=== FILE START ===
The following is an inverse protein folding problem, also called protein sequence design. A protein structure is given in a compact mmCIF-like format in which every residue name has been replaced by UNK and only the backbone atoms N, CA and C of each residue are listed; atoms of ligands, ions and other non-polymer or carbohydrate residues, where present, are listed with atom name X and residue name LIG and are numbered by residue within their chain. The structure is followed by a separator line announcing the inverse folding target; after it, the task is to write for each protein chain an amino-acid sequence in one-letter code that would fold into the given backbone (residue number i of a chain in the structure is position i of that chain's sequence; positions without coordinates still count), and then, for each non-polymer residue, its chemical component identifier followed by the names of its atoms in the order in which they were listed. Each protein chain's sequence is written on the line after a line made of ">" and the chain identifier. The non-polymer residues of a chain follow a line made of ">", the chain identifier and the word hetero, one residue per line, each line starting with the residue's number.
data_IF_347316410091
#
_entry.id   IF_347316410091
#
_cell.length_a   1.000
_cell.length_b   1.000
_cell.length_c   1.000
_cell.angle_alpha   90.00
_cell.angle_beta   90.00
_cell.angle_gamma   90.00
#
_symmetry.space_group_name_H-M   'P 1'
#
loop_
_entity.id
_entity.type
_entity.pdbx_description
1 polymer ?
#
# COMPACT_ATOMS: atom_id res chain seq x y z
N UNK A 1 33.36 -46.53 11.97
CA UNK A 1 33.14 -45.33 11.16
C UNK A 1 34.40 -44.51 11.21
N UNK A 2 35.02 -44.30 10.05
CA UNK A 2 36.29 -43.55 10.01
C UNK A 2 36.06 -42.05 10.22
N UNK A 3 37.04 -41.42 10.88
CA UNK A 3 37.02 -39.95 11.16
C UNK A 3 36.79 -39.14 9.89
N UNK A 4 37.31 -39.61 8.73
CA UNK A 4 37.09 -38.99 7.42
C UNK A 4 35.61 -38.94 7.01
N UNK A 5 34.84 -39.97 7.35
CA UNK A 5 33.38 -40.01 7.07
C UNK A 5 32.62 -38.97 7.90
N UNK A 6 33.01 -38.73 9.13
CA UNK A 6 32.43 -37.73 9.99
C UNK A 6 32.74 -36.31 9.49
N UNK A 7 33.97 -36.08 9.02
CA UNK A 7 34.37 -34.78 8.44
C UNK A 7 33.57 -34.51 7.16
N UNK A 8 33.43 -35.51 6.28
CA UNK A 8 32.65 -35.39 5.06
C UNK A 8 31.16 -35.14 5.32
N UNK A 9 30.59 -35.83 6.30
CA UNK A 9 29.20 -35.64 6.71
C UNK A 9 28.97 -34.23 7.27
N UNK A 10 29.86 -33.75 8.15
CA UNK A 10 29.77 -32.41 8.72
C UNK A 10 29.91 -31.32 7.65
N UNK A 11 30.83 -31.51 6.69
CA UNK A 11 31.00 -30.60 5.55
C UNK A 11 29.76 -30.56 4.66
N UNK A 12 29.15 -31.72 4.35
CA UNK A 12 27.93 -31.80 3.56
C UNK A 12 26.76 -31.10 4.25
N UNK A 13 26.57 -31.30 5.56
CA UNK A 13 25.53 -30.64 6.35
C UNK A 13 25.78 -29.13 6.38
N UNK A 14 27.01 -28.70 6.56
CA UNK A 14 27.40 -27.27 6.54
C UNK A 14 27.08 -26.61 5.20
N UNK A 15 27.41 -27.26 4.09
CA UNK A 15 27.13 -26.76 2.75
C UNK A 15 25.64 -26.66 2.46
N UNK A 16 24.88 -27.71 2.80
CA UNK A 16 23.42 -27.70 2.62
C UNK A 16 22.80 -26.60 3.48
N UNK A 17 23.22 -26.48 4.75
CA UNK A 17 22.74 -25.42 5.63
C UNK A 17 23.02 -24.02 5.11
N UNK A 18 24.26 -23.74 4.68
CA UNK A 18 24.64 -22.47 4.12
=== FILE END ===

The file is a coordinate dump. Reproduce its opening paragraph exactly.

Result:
The following is an inverse protein folding problem, also called protein sequence design. A protein structure is given in a compact mmCIF-like format in which every residue name has been replaced by UNK and only the backbone atoms N, CA and C of each residue are listed; atoms of ligands, ions and other non-polymer or carbohydrate residues, where present, are listed with atom name X and residue name LIG and are numbered by residue within their chain. The structure is followed by a separator line announcing the inverse folding target; after it, the task is to write for each protein chain an amino-acid sequence in one-letter code that would fold into the given backbone (residue number i of a chain in the structure is position i of that chain's sequence; positions without coordinates still count), and then, for each non-polymer residue, its chemical component identifier followed by the names of its atoms in the order in which they were listed. Each protein chain's sequence is written on the line after a line made of ">" and the chain identifier. The non-polymer residues of a chain follow a line made of ">", the chain identifier and the word hetero, one residue per line, each line starting with the residue's number.